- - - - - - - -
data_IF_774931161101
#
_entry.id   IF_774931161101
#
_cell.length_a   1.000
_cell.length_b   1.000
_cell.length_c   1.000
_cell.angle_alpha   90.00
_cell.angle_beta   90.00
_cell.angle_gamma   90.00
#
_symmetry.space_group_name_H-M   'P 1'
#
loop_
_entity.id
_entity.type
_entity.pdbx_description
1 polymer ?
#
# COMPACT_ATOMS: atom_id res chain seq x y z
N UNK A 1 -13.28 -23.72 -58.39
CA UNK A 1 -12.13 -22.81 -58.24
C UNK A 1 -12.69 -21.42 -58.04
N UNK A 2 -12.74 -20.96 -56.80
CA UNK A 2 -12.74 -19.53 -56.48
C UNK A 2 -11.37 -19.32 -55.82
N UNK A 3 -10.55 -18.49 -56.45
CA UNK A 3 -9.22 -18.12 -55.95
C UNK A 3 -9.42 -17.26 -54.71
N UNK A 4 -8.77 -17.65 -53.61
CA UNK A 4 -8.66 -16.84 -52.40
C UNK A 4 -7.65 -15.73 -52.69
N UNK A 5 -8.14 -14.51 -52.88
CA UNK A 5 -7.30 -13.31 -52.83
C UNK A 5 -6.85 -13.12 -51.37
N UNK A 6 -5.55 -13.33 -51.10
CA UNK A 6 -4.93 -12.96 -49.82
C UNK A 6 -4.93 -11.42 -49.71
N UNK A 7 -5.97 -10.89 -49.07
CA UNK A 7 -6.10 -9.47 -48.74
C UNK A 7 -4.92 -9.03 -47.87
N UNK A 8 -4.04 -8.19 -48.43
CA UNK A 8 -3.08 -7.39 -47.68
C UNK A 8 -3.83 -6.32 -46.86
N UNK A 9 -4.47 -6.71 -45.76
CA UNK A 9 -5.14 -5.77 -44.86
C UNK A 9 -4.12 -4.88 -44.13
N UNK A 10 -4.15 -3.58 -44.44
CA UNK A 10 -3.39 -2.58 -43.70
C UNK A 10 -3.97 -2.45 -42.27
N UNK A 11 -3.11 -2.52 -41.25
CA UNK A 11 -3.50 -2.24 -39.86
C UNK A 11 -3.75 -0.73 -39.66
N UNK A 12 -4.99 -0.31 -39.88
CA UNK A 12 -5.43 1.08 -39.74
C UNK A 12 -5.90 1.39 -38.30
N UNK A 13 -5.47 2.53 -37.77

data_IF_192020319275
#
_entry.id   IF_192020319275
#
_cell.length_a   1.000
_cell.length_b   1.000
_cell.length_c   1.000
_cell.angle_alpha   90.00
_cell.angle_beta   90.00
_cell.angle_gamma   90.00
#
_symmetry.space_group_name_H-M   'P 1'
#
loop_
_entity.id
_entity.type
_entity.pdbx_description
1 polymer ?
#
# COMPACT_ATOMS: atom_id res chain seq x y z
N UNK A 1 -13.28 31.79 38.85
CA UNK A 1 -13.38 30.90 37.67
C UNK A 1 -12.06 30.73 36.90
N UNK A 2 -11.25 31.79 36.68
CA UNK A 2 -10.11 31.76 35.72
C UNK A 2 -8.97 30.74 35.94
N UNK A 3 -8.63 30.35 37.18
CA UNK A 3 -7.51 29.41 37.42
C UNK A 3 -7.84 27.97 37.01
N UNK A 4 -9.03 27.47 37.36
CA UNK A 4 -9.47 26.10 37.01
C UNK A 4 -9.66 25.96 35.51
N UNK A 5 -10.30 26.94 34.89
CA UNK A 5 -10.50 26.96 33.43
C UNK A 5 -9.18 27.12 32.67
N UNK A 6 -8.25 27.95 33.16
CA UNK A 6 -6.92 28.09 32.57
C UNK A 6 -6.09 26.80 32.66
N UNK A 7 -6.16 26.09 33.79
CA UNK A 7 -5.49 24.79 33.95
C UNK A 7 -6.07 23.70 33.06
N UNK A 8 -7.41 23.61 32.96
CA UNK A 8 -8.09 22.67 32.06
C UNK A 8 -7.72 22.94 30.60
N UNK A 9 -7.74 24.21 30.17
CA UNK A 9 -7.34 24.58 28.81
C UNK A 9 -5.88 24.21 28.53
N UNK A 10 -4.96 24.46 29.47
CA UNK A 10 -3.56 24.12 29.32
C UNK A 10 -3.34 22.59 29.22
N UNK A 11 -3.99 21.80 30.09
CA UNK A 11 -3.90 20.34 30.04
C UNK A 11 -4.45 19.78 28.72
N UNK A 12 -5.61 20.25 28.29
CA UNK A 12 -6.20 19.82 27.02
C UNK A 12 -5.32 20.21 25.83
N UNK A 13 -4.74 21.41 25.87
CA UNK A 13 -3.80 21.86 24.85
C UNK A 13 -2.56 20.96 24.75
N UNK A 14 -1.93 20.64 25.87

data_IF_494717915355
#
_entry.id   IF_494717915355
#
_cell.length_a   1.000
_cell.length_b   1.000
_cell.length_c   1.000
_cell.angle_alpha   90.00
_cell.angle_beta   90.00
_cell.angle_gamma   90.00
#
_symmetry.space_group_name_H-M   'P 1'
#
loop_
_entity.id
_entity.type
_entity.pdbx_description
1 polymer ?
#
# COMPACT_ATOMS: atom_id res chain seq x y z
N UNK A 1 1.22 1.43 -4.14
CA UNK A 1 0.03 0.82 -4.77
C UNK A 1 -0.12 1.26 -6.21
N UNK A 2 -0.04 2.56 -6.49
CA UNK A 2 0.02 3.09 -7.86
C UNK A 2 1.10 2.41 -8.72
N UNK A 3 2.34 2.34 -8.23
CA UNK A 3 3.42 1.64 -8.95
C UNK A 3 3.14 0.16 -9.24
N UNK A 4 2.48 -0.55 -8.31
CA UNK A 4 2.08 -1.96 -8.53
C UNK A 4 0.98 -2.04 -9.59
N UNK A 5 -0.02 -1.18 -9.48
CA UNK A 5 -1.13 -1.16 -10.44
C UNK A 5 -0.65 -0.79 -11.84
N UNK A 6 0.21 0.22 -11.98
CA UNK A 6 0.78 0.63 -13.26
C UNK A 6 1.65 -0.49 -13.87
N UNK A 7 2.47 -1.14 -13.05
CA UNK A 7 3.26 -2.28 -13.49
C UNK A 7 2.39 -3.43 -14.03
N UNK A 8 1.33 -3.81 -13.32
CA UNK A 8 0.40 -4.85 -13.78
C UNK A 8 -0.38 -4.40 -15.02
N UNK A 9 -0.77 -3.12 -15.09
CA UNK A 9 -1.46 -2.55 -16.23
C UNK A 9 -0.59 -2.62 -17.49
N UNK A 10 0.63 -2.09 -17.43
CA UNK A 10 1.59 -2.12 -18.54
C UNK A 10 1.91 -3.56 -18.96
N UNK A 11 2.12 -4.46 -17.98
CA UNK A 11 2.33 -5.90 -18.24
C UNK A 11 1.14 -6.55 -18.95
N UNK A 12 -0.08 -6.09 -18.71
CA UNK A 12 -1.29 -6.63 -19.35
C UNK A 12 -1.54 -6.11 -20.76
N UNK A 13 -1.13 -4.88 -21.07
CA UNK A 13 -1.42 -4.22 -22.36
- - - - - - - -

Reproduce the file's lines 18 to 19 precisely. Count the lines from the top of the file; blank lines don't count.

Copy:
1 polymer ?
#